Traffic patterns

While I was driving around Tucson, I was struck by how differently the traffic lights sequenced.  (Phoenix didn’t seem to have the noticeable differences.)  Consider this intersection of Some Boulevard and No Way:

Street Intersection - augmented from image on Wikipedia
Some Boulevard is the moderately-trafficked arterial going left-right. In this intersection, left turns have to yield to oncoming traffic. The pedestrian crosswalk is better marked. Were it busier, the traffic signal at point (1) would have a red left turn arrow (indicating no turn is permitted). It might also have a dedicated right-turn lane. Currently, the pedestrian crossing signal at point (3) indicates it is safe for pedestrians to cross No Way.Starting with a green light (1) and active pedestrian signal (3), the traffic sequence here might typically be as follows.

  1. The pedestrian signal (3) changes from the white stick figure to a flashing red stick figure in peril. This indicates pedestrians should finish crossing the intersection. In any event, pedestrians should not start crossing, unless they’re in downtown Seattle, pushing a shopping cart; then, they can do whatever the hell they want because the laws of physics don’t apply.
  2. The pedestrian signal (3) turns red.
  3. The traffic light (1) turns yellow, timed long enough to permit cars already in intersection to exit.
  4. The traffic light (1) turns red.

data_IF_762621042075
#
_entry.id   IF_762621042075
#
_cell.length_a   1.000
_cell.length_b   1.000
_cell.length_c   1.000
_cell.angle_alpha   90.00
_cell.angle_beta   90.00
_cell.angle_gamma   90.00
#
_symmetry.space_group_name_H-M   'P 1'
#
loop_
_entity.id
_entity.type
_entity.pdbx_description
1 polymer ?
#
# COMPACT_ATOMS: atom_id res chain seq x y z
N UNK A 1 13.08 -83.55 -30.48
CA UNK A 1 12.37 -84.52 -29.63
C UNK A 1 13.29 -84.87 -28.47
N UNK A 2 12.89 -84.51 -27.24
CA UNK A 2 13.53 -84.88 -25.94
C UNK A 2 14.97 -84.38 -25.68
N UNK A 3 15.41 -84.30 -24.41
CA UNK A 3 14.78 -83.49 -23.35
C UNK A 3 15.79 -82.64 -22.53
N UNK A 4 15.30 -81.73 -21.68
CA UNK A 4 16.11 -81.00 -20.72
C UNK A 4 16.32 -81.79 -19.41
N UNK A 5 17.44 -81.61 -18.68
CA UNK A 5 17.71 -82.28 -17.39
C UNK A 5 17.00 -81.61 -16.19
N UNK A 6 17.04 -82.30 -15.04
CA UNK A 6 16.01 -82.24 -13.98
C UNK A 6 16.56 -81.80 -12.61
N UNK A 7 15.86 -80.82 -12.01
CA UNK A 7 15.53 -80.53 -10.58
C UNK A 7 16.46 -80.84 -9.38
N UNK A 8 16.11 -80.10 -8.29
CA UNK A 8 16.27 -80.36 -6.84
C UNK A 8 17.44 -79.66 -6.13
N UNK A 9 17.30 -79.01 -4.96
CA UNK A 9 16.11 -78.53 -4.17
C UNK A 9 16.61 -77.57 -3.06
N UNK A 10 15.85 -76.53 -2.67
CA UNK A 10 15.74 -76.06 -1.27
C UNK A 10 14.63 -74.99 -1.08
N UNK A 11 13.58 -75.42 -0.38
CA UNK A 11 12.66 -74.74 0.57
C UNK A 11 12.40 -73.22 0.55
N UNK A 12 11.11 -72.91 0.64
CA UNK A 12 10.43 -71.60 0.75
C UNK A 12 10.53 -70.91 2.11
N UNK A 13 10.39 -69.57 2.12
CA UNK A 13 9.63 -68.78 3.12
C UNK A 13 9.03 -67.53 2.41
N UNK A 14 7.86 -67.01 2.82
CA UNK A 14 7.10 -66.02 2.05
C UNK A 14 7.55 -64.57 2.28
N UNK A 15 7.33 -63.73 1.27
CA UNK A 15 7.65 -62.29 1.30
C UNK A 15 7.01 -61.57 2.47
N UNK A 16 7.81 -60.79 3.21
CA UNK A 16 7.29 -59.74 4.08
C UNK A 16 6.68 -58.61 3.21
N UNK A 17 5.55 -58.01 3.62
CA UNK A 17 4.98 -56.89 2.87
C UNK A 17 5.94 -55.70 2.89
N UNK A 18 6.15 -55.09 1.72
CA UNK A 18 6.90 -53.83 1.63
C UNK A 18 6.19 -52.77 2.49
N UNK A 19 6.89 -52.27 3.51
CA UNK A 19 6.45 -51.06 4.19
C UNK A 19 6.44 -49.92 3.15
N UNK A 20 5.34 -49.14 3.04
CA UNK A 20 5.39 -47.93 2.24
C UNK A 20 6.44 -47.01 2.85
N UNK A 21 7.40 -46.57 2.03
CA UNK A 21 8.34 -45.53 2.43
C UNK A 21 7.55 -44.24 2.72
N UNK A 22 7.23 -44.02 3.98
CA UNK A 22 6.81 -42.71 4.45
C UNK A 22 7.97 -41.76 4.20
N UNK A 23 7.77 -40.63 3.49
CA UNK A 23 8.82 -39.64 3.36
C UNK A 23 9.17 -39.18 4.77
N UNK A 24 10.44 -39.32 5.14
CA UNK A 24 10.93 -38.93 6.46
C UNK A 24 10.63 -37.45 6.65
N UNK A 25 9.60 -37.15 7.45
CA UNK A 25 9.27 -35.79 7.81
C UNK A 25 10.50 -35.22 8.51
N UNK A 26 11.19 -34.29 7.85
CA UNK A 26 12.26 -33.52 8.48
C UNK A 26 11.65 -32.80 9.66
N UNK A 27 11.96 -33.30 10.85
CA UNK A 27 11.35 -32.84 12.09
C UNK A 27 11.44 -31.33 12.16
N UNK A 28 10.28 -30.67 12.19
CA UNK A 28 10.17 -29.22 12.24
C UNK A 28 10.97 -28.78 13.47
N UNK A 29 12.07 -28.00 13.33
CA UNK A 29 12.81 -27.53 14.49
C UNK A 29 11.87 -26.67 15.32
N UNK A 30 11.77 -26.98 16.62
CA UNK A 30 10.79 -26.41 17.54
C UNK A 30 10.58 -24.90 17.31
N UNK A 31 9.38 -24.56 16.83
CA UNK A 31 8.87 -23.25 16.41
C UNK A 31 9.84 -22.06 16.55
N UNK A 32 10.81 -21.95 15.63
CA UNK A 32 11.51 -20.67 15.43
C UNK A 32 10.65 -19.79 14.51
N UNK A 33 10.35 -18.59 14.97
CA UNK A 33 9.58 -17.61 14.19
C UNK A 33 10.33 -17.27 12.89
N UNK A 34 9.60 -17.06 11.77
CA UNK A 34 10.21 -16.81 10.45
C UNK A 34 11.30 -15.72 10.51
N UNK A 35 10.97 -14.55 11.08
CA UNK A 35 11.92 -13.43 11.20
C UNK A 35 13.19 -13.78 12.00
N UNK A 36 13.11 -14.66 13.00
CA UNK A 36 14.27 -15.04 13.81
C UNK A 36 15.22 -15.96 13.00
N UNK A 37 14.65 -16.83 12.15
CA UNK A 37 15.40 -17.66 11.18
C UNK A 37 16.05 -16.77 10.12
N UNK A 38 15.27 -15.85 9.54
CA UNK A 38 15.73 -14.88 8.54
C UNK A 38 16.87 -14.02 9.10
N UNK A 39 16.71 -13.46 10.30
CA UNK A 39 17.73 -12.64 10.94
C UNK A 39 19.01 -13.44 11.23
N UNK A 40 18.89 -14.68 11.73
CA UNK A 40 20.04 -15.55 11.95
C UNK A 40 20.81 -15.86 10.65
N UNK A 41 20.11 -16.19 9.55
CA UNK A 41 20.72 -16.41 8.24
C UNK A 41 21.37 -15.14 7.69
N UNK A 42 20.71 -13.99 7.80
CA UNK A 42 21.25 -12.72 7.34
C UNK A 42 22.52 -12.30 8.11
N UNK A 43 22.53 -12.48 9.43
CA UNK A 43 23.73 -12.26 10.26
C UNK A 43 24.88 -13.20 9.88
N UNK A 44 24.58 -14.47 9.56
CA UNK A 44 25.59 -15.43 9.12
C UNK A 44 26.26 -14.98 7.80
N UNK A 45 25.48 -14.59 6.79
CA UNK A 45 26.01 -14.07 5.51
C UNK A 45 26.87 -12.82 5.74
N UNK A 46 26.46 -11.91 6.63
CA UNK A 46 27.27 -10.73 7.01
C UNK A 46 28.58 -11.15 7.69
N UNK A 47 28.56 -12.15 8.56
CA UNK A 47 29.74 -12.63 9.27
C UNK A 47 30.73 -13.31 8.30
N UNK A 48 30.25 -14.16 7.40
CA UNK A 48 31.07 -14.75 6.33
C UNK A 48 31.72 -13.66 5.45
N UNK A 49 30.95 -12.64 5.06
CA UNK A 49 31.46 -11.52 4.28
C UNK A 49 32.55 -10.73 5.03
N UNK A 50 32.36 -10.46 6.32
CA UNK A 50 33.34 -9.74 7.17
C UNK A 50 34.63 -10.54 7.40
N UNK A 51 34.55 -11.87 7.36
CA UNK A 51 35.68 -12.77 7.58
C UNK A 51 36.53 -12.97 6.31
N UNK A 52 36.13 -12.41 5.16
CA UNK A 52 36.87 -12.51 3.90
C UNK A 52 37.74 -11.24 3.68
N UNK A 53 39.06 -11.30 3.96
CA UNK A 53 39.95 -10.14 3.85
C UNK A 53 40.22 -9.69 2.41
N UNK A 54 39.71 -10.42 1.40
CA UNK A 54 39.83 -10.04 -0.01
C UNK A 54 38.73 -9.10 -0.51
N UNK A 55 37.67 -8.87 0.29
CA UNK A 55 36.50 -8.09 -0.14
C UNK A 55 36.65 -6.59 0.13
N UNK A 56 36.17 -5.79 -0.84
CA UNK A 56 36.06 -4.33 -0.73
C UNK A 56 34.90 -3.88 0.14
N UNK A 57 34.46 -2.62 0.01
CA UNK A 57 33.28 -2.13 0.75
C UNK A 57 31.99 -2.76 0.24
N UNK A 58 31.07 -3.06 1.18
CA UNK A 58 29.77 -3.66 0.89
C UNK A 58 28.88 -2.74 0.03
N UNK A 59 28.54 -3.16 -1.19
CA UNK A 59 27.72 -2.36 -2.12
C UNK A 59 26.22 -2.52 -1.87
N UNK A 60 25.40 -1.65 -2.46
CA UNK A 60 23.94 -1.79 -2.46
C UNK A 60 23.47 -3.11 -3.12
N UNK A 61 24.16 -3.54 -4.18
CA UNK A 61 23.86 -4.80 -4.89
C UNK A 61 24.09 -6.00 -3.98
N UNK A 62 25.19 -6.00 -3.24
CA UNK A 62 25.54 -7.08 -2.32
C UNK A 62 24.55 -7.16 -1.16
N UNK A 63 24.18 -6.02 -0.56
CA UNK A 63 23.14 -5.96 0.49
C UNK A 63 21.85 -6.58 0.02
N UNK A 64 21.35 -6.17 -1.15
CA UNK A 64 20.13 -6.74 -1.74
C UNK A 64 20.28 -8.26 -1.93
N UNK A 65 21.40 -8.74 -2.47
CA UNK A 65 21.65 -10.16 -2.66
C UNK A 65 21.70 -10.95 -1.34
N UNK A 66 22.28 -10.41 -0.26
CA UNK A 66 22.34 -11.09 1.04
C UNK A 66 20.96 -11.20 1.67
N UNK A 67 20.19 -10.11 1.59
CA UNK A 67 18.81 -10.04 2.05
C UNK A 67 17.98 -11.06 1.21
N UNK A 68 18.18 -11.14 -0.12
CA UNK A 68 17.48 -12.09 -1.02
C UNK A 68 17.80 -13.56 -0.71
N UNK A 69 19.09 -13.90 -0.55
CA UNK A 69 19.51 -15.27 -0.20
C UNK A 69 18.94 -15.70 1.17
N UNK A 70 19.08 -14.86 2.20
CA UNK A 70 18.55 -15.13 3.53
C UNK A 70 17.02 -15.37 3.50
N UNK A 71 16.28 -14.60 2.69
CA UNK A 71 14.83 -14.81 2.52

5. The traffic light (2) cycles: green, yellow, red.
  6. If traffic is present at position (A), traffic light (1) displays the green left turn arrow. Since this is a moderately busy intersection, it’s likely that there will be a car at the opposite side of the intersection making its left turn. On lesser trafficked intersections, if there’s no opposing traffic, the traffic light at (3) turns green, permitting traffic to move from right to left.
  7. When the left crossing traffic is done, traffic light (1) turns green.
  8. The pedestrian signal (3) will turn white. If you’re living on the east side of Seattle, it means five more cars will attempt to squeeze through the intersection, claiming the light was yellow because “the yellow bulb was still warm.”

Tucson’s sequence differed in a few, key ways:

  • Steps 7 occurs before Step 5. If you’re waiting in position A, in a Dodge Caliber, you feel despair when the light (1) turns green: the car lacks the acceleration to get through an intersection in a timely manner.  Be patient, grasshopper: the left turn arrow shines later.
  • Step 3 is measured in picoseconds. 
  • Pedestrian crosswalk signals is always red stick man.  Thus, it’s useless as a pre-warning for Step 3.

I made a few “hard stops” trying when the light changed from green straight to red.  I also observed the timing of the lights is set up so you can go east-west a lot easier than north-south.  My childhood perception that it took a long time to go short distances seemed to hold true during this visit.

1 thought on “Traffic patterns”

  1. >If traffic is present at position (A), traffic light (1) displays the green left turn arrow.

    Therein lies the rub: as near as I can tell all traffic lights are set on timers so it doesn’t matter if there’s traffic present they simply cycle the way they’re going to cycle and you, poor sod, are forced to wait regardless of the status of oncoming traffic. Do you think the pedestrian signal is measured so small to keep the U. of AZ students fit and hopping? As for the stick figure in peril…I’m shocked. We converted to the walking man and the big red hand years ago. And there’s nothing like that pedestrian countdown clock to tell those potential redlight runners just how long they have to get through the intersection.

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